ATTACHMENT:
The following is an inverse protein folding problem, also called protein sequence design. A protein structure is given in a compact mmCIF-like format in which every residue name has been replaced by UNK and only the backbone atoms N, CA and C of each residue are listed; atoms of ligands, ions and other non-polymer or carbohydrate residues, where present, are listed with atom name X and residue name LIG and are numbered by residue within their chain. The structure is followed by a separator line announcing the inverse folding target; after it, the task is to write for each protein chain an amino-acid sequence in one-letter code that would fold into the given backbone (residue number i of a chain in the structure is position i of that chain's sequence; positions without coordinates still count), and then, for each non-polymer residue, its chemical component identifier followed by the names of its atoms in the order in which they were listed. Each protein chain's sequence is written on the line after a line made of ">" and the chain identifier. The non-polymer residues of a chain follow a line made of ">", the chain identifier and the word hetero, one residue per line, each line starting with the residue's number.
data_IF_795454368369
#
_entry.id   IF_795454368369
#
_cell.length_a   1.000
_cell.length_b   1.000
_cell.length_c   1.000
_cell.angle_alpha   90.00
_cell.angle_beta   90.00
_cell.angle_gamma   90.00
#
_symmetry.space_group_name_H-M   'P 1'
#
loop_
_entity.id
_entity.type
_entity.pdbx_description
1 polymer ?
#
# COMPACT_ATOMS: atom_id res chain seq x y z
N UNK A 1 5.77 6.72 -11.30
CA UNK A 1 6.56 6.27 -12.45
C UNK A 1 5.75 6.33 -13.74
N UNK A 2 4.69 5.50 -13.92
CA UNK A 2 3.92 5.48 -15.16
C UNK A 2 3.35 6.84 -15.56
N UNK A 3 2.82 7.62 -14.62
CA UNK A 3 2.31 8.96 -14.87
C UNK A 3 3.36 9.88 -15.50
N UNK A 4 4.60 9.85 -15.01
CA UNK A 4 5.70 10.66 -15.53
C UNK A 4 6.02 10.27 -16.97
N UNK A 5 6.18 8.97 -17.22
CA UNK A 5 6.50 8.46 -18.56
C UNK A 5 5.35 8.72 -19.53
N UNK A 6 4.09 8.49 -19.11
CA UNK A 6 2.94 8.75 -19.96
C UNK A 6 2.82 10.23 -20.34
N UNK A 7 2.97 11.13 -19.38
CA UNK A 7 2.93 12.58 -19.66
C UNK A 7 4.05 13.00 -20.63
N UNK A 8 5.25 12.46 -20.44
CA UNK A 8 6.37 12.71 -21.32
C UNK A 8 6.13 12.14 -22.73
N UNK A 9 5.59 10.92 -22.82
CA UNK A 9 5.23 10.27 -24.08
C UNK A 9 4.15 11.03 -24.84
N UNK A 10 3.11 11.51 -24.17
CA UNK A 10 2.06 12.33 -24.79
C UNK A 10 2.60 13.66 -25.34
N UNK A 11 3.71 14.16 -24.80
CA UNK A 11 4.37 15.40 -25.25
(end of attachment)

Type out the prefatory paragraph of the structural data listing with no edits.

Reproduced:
The following is an inverse protein folding problem, also called protein sequence design. A protein structure is given in a compact mmCIF-like format in which every residue name has been replaced by UNK and only the backbone atoms N, CA and C of each residue are listed; atoms of ligands, ions and other non-polymer or carbohydrate residues, where present, are listed with atom name X and residue name LIG and are numbered by residue within their chain. The structure is followed by a separator line announcing the inverse folding target; after it, the task is to write for each protein chain an amino-acid sequence in one-letter code that would fold into the given backbone (residue number i of a chain in the structure is position i of that chain's sequence; positions without coordinates still count), and then, for each non-polymer residue, its chemical component identifier followed by the names of its atoms in the order in which they were listed. Each protein chain's sequence is written on the line after a line made of ">" and the chain identifier. The non-polymer residues of a chain follow a line made of ">", the chain identifier and the word hetero, one residue per line, each line starting with the residue's number.